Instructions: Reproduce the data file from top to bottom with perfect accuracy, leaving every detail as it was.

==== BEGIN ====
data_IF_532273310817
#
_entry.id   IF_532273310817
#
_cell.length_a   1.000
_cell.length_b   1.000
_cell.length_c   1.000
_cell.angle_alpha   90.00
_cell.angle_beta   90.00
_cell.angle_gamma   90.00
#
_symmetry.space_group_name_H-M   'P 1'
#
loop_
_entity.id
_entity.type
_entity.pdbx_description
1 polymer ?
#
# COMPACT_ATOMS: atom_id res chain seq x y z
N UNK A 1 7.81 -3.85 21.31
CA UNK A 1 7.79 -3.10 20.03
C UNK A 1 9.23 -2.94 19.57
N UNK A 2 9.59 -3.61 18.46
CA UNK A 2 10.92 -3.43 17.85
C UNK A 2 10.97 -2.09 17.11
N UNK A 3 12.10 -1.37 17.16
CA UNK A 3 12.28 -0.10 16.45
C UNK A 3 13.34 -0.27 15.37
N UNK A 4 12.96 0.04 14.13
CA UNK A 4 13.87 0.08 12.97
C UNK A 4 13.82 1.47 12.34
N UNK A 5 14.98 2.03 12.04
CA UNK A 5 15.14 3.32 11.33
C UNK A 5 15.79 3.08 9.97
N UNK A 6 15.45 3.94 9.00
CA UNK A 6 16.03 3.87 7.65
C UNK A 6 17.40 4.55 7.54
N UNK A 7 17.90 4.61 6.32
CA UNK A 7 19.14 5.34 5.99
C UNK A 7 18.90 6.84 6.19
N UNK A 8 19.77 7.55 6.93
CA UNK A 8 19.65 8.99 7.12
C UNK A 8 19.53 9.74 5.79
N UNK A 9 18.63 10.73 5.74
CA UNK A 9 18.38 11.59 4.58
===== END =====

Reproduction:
data_IF_532273310817
#
_entry.id   IF_532273310817
#
_cell.length_a   1.000
_cell.length_b   1.000
_cell.length_c   1.000
_cell.angle_alpha   90.00
_cell.angle_beta   90.00
_cell.angle_gamma   90.00
#
_symmetry.space_group_name_H-M   'P 1'
#
loop_
_entity.id
_entity.type
_entity.pdbx_description
1 polymer ?
#
# COMPACT_ATOMS: atom_id res chain seq x y z
N UNK A 1 7.81 -3.85 21.31
CA UNK A 1 7.79 -3.10 20.03
C UNK A 1 9.23 -2.94 19.57
N UNK A 2 9.59 -3.61 18.46
CA UNK A 2 10.92 -3.43 17.85
C UNK A 2 10.97 -2.09 17.11
N UNK A 3 12.10 -1.37 17.16
CA UNK A 3 12.28 -0.10 16.45
C UNK A 3 13.34 -0.27 15.37
N UNK A 4 12.96 0.04 14.13
CA UNK A 4 13.87 0.08 12.97
C UNK A 4 13.82 1.47 12.34
N UNK A 5 14.98 2.03 12.04
CA UNK A 5 15.14 3.32 11.33
C UNK A 5 15.79 3.08 9.97
N UNK A 6 15.45 3.94 9.00
CA UNK A 6 16.03 3.87 7.65
C UNK A 6 17.40 4.55 7.54
N UNK A 7 17.90 4.61 6.32
CA UNK A 7 19.14 5.34 5.99
C UNK A 7 18.90 6.84 6.19
N UNK A 8 19.77 7.55 6.93
CA UNK A 8 19.65 8.99 7.12
C UNK A 8 19.53 9.74 5.79
N UNK A 9 18.63 10.73 5.74
CA UNK A 9 18.38 11.59 4.58